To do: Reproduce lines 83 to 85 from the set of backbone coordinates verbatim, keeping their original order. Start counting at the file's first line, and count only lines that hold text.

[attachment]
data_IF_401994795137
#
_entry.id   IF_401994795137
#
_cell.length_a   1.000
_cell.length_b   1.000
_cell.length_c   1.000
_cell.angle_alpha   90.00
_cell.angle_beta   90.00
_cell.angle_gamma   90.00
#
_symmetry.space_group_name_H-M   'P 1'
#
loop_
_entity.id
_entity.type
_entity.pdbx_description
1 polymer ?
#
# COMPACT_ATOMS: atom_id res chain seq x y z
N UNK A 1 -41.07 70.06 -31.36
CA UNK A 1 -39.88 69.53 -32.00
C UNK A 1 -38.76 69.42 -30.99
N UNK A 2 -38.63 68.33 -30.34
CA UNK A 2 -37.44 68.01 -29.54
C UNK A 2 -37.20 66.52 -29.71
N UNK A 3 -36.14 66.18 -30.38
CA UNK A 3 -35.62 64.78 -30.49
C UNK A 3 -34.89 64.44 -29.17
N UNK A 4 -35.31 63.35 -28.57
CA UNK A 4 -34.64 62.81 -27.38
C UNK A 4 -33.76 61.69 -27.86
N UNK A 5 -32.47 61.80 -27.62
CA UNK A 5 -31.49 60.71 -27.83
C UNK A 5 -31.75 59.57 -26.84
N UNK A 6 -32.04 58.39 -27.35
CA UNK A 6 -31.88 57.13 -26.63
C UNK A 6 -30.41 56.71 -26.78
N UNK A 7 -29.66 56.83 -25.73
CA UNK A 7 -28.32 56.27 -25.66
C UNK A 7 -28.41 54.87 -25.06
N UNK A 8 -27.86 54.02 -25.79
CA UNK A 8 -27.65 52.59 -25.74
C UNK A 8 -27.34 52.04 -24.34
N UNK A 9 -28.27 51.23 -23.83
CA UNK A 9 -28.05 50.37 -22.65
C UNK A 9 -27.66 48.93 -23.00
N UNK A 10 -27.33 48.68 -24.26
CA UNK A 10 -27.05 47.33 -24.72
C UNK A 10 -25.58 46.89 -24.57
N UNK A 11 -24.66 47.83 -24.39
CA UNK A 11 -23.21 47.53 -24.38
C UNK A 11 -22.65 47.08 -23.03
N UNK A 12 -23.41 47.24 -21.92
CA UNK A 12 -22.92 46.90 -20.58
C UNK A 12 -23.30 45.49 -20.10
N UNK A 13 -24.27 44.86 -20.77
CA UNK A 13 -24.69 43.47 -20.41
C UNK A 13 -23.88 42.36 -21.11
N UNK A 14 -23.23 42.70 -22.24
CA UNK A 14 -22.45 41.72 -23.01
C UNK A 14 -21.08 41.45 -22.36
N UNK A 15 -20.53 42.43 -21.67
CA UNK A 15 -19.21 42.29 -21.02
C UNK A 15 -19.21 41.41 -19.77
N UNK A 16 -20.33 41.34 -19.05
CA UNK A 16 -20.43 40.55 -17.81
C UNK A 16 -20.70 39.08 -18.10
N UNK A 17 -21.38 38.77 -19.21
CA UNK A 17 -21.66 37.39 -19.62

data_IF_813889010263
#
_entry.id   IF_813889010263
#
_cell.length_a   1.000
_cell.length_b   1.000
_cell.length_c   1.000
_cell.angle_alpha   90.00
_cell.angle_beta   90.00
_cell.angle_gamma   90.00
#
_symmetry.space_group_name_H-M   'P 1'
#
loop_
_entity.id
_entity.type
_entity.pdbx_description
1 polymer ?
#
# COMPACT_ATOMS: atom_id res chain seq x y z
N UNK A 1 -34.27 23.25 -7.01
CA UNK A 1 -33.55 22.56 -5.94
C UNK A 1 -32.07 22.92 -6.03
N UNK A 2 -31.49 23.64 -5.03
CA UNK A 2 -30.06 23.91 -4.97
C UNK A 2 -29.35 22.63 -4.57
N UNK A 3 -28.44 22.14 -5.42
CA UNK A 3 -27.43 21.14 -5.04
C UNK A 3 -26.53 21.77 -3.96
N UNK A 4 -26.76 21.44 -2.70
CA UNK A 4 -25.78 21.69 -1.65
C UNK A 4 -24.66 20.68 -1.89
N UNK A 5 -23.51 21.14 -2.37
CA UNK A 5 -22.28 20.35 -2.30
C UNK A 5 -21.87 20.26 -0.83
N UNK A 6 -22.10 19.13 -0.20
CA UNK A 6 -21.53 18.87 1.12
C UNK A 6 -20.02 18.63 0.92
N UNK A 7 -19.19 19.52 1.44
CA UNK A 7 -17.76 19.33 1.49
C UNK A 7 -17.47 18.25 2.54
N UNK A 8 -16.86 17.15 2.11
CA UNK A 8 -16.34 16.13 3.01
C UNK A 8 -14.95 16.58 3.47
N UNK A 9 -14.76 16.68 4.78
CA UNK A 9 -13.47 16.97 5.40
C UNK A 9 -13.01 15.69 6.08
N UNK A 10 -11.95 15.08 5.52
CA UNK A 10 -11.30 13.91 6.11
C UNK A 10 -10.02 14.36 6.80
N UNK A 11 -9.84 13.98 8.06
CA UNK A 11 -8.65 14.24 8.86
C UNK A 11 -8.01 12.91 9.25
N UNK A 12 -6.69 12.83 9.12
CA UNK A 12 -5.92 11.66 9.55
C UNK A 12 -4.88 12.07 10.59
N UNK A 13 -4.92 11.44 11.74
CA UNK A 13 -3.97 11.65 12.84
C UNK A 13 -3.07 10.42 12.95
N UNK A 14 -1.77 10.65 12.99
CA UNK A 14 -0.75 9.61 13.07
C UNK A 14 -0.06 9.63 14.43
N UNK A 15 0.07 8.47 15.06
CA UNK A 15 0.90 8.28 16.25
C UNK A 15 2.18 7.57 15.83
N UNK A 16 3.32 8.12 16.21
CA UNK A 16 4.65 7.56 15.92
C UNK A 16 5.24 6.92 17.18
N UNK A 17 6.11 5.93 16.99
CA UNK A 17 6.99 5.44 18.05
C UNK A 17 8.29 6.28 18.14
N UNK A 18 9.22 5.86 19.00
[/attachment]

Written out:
#
loop_
_entity.id